The verdant wild foods of spring give way to those of red and brown in the autumn. Eventually. In late June, July and early August, the hungry months, we wait. This is accepted wisdom and there is truth in it, but even the most pessimistic forager knows that summer too provides.
Wild food is not just for us country mice. Perhaps a third of all edible wild plants are generally considered to be weeds. The summer vegetable garden, annoyingly for gardeners, provides one of the best sources. Here you will find Fat Hen and Spear-leaved Orache, both first-class substitutes for spinach, and also Chickweed, a straggling plant which can carpet a prepared vegetable plot in a month if allowed to do so. Chickweed tastes faintly like grass, or maybe peas, and is good in a salad, if a bit stringy. The best way to prepare it is in a pakora, with lots of crispy bits sticking out all over the place. All three plants are unrelentingly dig-out-and-come-again plants, so you will enjoy repeated opportunities to pick young, fresh greens – all while you are ‘weeding’.
There are two denizens of summer which I look forward to with some impatience every year. The first is Elderflower. The tree is of both town and country and something of a weed in both locations. Although the dry spring brought it into flower ridiculously early this year, it usually appears from late May and hangs around for six weeks or so. I suggest picking as much as you can as soon as you see a tree in full bloom. Pick on a sunny day and use quickly. The two classic uses are a cordial and the much-loved (and occasionally explosive) Elderflower sparkly. However, most of my crop goes to make Elderflower and Lemon Turkish delight. This is my own, proud invention and I have made 10 kilos of the stuff this June already. It won’t be enough.
The second is also a flower – that of the supremely fragrant Japanese Rose, Rosa rugosa. A popular and vigorous hedging rose, it has escaped its urban confines into the wild, notably hedgerows and sand-dunes, where it makes a thorough nuisance of itself. Its boorish behaviour aside, it is a delight to the forager. I have a general principle that if you like something, you either deep-fry it in batter or make a vodka infusion. Rose petal vodka is a wonderful cocktail ingredient, especially when matched with raspberries. I make about a gallon a year using petals ‘gathered’ from municipal flower beds and neighbours’ gardens. This is never enough either.
For those not confined to the city there is more. Streams will frequently sport watercress in high summer, frequently in vast quantities. Its drawback (if not cooked) is the liver fluke it sometimes carries, though there are ways of avoiding it or treating the leaves. Watermint is often found with it, and also in wet areas generally. A common plant, it is shamefully neglected in the kitchen; the flavour that of peppermint without the ‘pepper’. Watermint and lemon sorbet is a glory.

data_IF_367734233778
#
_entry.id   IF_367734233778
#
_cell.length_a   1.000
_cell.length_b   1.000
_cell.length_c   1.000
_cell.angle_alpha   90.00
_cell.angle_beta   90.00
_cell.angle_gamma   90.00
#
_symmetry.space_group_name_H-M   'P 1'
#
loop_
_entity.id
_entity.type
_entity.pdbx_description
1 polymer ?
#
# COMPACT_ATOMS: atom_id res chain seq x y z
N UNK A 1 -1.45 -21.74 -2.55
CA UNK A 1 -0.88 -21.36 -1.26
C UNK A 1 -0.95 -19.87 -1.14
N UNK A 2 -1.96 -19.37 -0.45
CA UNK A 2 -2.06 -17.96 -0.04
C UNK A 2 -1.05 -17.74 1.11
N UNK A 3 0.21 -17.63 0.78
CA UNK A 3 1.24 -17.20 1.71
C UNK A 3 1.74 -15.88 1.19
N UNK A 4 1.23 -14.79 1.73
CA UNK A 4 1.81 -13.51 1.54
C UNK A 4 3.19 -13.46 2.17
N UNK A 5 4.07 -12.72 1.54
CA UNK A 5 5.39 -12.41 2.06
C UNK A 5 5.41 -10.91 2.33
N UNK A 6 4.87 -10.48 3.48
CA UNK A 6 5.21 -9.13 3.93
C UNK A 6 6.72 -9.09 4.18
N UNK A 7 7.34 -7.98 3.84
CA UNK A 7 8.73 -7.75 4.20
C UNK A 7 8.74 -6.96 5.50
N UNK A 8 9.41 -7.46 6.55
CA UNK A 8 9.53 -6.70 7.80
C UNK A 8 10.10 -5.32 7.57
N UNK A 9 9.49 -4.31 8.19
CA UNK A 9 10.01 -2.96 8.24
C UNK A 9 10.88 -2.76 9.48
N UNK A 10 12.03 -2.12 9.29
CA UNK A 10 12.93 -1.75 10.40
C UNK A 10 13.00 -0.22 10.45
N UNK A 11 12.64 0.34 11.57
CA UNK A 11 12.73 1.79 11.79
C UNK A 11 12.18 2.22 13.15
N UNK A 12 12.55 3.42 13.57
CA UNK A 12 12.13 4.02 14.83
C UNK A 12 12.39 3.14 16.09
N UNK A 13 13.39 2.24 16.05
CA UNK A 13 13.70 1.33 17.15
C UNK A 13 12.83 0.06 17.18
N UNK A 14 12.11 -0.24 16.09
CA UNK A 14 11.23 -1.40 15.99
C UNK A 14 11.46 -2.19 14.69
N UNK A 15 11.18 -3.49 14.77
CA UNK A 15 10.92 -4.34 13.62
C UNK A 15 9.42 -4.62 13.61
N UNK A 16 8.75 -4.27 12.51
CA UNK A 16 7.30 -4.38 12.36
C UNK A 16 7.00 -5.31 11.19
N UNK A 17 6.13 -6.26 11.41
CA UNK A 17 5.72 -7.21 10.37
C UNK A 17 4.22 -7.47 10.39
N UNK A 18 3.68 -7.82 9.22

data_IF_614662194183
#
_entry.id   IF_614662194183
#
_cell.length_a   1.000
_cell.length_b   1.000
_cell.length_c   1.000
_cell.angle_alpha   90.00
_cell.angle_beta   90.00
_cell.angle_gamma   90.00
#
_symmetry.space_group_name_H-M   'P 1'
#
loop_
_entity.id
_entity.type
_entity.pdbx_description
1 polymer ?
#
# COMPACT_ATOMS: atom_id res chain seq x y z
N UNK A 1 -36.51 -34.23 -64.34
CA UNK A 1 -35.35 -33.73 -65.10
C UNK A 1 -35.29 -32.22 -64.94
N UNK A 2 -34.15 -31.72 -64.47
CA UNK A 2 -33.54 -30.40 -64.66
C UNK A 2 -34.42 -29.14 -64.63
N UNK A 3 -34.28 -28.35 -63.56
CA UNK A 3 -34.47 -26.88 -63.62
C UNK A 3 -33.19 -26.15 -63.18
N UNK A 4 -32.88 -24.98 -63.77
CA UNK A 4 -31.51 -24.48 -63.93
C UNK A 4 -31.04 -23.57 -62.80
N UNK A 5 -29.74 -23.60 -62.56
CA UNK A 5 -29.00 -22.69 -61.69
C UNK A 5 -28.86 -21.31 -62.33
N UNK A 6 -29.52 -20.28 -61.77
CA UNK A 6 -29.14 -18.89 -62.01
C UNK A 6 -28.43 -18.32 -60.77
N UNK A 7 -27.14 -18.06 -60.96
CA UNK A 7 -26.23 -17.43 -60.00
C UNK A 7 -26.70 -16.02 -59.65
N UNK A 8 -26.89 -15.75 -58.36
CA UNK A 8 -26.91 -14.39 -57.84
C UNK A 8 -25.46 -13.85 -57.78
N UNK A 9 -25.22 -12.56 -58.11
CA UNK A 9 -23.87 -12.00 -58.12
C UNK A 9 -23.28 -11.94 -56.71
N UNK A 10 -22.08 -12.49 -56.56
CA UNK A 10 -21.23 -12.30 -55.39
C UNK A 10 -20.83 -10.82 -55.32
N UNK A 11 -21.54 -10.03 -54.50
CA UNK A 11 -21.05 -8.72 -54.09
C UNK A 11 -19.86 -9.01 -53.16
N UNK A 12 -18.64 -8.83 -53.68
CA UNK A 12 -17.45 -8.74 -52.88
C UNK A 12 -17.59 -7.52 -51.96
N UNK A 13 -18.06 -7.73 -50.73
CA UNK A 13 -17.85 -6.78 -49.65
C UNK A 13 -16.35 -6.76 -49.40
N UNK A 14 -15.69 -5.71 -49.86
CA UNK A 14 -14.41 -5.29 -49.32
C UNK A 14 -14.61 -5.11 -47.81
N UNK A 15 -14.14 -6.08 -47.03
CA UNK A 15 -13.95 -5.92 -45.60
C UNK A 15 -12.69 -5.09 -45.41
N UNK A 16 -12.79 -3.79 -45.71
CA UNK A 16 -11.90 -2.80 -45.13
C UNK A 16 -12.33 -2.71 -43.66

While it is a common plant, Wild Marjoram is fussy where it grows, insisting on an alkaline soil. I live amongst the chalk hills of West Dorset so it can be found in large, dense patches on the chalk-banked roadsides, more visibly so in high summer when it sports its pretty purple flowers. However, I did once see some growing on a pile of lime-rich rubble in Basingstoke, so you can be lucky almost anywhere.
There is a brief period in the summer when Elderflower is contemporaneous with its unparalleled culinary companion, the Gooseberry. Sadly, Gooseberries are hard to find even in the shops, and you will need to make preparations long before the summer to find their bushes in the wild. Being unhelpfully green, gooseberries are almost impossible to spot in the hedgerow and the bushes and leaves are superficially similar to the ubiquitous hawthorn. The trick is to look out for gooseberry bushes in April when they betray their presence by conspicuously leafing-up a few weeks before everything else!
You can join John Wright on one of his River Cottage foraging courses from only £195. Choose from a day exploring our hedgerows, a seashore foraging adventure along the Jurassic coast or funghi foraging in autumn fields and woods. You’ll be treated to a host of River Cottage treats along the way and your day will finish with a Forager’s Feast back at Park Farm. For more information visit www.rivercottage.net.